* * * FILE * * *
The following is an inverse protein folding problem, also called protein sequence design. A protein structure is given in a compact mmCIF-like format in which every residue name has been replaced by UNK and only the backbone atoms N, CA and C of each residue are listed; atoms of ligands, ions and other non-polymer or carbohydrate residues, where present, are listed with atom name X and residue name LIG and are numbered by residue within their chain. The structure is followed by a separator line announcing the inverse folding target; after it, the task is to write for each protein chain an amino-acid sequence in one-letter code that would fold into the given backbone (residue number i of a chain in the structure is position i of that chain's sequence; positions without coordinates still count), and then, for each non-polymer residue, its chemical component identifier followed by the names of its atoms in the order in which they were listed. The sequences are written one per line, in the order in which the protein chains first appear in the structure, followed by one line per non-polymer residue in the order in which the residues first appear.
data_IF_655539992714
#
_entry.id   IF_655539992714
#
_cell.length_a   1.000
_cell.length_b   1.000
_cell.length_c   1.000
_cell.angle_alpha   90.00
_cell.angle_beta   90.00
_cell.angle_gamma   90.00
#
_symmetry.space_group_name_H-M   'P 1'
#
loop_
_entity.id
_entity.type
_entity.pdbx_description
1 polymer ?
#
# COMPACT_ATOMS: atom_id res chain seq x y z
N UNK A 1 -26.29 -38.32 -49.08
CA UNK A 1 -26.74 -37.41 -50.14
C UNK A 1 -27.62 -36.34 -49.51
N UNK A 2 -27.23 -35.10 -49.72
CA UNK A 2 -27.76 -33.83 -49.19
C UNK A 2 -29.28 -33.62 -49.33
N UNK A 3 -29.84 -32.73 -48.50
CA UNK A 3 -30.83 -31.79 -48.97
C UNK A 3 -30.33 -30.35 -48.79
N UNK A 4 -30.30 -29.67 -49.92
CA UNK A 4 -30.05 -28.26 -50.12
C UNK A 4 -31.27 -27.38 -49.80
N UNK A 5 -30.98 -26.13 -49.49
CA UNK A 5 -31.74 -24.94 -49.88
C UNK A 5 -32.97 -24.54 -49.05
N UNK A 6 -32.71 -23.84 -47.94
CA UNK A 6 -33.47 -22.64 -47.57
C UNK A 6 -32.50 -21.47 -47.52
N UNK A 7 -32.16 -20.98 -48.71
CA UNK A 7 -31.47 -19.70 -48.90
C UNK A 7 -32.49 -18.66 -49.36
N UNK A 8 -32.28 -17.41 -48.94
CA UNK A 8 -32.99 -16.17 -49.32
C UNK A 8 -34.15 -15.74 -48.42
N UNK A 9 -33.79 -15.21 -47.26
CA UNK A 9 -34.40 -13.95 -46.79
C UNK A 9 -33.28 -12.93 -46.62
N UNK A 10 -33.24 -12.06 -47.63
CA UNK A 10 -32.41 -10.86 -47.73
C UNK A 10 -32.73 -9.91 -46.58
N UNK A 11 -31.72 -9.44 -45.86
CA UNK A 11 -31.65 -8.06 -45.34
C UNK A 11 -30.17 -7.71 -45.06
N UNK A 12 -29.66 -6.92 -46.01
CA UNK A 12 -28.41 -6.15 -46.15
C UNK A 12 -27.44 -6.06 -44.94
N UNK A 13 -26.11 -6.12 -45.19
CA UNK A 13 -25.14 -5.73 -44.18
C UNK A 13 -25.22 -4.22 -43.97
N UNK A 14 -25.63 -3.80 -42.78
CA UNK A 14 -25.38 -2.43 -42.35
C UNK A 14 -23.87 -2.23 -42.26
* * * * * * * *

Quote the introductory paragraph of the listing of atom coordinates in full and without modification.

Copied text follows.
The following is an inverse protein folding problem, also called protein sequence design. A protein structure is given in a compact mmCIF-like format in which every residue name has been replaced by UNK and only the backbone atoms N, CA and C of each residue are listed; atoms of ligands, ions and other non-polymer or carbohydrate residues, where present, are listed with atom name X and residue name LIG and are numbered by residue within their chain. The structure is followed by a separator line announcing the inverse folding target; after it, the task is to write for each protein chain an amino-acid sequence in one-letter code that would fold into the given backbone (residue number i of a chain in the structure is position i of that chain's sequence; positions without coordinates still count), and then, for each non-polymer residue, its chemical component identifier followed by the names of its atoms in the order in which they were listed. The sequences are written one per line, in the order in which the protein chains first appear in the structure, followed by one line per non-polymer residue in the order in which the residues first appear.